Negotiation Considerations, Part 1: Impasse is a fallacy

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Sometimes I forget the things that I know because I am so intent on continually learning more. After I wrote my last blog post and referenced my Dad’s comment that I should never look like I’m giving up, I started to think about what the topic is: negotiation. Dude, seriously, I almost completely disregarded a significant portion of my career and education [no details, too much risk of identification and all that].  I thought to myself that this is *exactly* what happens when one’s amygdala is hijacked and they totally forget how to use knowledge and skills. Emotions run the show!

Ah ha! Not any more. 

Let’s start from the top: the concept of impasse is a fallacy in the mediation and negotiation world. Something that looks like an impasse can be any combination of one or several of the following impasse imposter dynamics:

  • One or both parties gets stuck in their position and cannot “hear” the other party’s conciliatory efforts.
  • Saving face is or may become an issue (ego) that is far more important than a mutually agreed upon outcome.
  • Internal needs and wants may not have been brought to the surface or satisfactorily addressed by one or both parties.
  • The appearance of causing a deadlock by the one who refuses to negotiate is an overt demonstration of a power trip.
  • The party who is riding the power trip holds an inflated view of their importance and/or the amount/type of power they believe they have over the other party.
  • One or both parties fear loss of control.
  • One or both parties has underestimated the other.
  • Scare tactics and intimidation have become a dominant part of the interaction.
  • The matter could never have been negotiated to consensus in the first place as agreement was so far beyond the scope of possibility that the negotiation was unrealistic before it began.

…and the last and most important smokescreen for an impasse imposter:

IT’S ACTUALLY A DARE.

[A dare? Seriously? Why would anyone do such a risky thing to jeopardize the whole of the agreement over one refused item? Isn’t that throwing the proverbial baby out with the bath water?]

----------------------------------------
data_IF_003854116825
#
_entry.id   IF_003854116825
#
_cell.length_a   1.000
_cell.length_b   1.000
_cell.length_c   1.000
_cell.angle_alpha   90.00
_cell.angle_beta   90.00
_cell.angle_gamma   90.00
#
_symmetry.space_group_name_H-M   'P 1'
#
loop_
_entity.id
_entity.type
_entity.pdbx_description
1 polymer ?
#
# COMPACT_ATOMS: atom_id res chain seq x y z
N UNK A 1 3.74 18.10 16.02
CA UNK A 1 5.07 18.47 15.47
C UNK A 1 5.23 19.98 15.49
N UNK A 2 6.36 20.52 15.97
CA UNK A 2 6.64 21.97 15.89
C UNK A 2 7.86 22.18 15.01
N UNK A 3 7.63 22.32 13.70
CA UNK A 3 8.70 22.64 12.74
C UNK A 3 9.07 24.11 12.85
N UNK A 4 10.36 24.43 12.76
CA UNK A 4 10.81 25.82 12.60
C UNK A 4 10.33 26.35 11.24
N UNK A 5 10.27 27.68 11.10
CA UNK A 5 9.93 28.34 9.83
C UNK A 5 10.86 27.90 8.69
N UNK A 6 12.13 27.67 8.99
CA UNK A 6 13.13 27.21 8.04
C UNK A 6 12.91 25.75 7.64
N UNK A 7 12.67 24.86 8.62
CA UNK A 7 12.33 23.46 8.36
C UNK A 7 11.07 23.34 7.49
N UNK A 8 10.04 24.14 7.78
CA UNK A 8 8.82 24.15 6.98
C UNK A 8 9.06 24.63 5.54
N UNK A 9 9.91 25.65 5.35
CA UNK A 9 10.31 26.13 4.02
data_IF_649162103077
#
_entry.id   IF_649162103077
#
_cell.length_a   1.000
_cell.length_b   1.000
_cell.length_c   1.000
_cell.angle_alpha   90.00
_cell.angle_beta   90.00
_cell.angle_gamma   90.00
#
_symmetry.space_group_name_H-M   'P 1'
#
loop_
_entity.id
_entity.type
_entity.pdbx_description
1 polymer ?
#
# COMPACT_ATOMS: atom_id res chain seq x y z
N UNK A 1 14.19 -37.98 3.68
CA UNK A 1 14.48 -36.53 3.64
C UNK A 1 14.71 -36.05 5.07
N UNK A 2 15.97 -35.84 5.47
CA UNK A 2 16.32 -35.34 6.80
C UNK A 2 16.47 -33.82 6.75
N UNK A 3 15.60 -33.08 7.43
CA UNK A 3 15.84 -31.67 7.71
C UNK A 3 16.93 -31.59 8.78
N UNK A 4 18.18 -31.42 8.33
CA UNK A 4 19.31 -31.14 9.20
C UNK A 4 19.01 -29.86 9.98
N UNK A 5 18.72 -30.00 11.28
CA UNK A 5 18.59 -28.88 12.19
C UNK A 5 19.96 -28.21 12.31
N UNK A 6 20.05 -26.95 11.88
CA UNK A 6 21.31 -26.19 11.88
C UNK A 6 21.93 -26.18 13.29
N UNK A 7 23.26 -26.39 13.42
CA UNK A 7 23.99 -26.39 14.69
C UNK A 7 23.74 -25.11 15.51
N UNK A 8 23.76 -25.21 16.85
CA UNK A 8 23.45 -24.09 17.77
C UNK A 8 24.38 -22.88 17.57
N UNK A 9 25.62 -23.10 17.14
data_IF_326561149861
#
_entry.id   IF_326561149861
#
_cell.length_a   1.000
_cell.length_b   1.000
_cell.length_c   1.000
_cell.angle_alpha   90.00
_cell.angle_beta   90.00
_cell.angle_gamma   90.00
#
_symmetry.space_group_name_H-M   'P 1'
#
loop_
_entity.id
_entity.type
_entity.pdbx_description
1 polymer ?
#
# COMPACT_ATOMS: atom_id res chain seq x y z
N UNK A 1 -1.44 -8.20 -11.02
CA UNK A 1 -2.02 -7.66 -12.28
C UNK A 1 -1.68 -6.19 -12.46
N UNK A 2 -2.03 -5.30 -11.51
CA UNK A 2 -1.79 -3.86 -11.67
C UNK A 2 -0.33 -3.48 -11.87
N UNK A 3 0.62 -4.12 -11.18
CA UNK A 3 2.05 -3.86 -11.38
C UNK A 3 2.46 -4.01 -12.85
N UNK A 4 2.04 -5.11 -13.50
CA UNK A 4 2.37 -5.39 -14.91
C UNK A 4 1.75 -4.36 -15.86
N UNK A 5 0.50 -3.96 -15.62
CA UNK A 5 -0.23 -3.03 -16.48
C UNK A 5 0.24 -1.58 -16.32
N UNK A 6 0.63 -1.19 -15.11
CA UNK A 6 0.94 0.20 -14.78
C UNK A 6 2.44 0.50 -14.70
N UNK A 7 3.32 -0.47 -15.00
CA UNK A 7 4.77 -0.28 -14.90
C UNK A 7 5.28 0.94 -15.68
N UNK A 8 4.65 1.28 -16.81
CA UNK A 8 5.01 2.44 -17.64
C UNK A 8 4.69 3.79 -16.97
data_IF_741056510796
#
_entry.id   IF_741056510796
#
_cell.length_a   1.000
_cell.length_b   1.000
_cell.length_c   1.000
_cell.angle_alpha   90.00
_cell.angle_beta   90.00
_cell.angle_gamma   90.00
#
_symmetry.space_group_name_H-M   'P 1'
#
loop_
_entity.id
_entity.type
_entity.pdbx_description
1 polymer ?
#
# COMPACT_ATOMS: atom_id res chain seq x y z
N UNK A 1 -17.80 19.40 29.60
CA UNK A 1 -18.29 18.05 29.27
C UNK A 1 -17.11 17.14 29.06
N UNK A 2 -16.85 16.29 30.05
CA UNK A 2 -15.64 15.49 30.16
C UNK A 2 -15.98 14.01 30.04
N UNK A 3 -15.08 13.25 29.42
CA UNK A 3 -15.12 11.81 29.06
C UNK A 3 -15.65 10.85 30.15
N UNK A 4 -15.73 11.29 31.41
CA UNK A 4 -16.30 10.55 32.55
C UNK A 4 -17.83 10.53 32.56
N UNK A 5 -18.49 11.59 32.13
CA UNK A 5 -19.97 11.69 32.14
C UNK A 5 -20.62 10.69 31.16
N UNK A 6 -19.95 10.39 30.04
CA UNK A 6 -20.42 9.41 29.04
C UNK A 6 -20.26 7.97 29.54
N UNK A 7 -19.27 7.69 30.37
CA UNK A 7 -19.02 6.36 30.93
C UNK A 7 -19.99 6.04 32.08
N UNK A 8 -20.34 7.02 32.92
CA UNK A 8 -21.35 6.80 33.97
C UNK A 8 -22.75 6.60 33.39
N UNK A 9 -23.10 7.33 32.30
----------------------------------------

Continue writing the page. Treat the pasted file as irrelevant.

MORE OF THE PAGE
Yes. If the threat (response from the receiving party) was determined not to be credible by the issuer of the ultimatum.  In other words, the party who issues the dare – or the ultimatum – by using a forced negotiation style, must believe with a high degree of certainty that the risk of them not getting what they want is low (i.e., the receiving party will back down) and therefore the issuing party will most likely get what they want in accelerated fashion: compliance.

The is a zero/sum or scorched earth move. Zero/sum negotiations are pretty rare in that the majority of people facing negotiations desire a mutually agreeable outcome, unless they are psychopaths – that’s another blog, for another day. Zero/sum destroys relationships of all kinds and creates an environment that is driven by compliance out of fear.

So, in my case, H essentially issued an ultimatum that he would not accept* the separation if we were not already in couples counseling prior to my moving out (with the hope that counselor would give the thumbs down on the separation). He knows I cannot possibly make this happen in the timeline that I want. Therefore, H clearly expects the following outcomes as a result of his zero/sum move:

  1. He’ll wear me down, as usual.
  2. I won’t move out unless or until he gives me permission.
  3. He’ll get the counselor to act on his behalf with no culpability whatsoever.
  4. I’ll give up and cancel my lease and go back to being wallpaper.

Notice that in 1-4 above, the intended outcome is zero (me)/sum (him). Winner takes all.

(Hey, that’s an awesome way to fix your marriage YOU DOLT!)

But remember, in order for his tactic to work, the threat in answer to the ultimatum must not be credible. He does not see or care that I have options. He has completely disregarded that I have the next move. He has counted me out of the game and assumed I will acquiesce.

Not gonna happen.

Part 2 will explain why.

* not accept it? What the hell does that mean anyway?

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5 thoughts on “Negotiation Considerations, Part 1: Impasse is a fallacy

  1. There were no negotiations during my separation. I was told by her boyfriend that I had to accept all of her…including her poly nature and that she wanted to have many lovers. I didn’t have a choice. It’s taken me this long to accept the fact that I never had a choice all along. No wonder I felt like I had no control over my life. No wonder I started I controlling what little I could. And wow, once I really came to understand the nature of our relationship…the more I realized any control I had was just an illusion.

      • It would have felt better if she wasn’t already wearing a ring from him….running everything through him as a filter, etc. I asked her why she couldn’t just have friends without having sex with them…apparently that was never an option

  2. Wowzers. Too many pathologies running rampant there…and I’m “not that kind of doctor!” lol! Seriously though, I’m sorry you went through that on top of the rest of the stuff that still continues.

    • For the record, all control we think we have – especially as it relates to or depends upon another person – is an illusion. Such are the reasons that a healthy foundation begets trust. Therefore control is not needed and cooperation takes its place.

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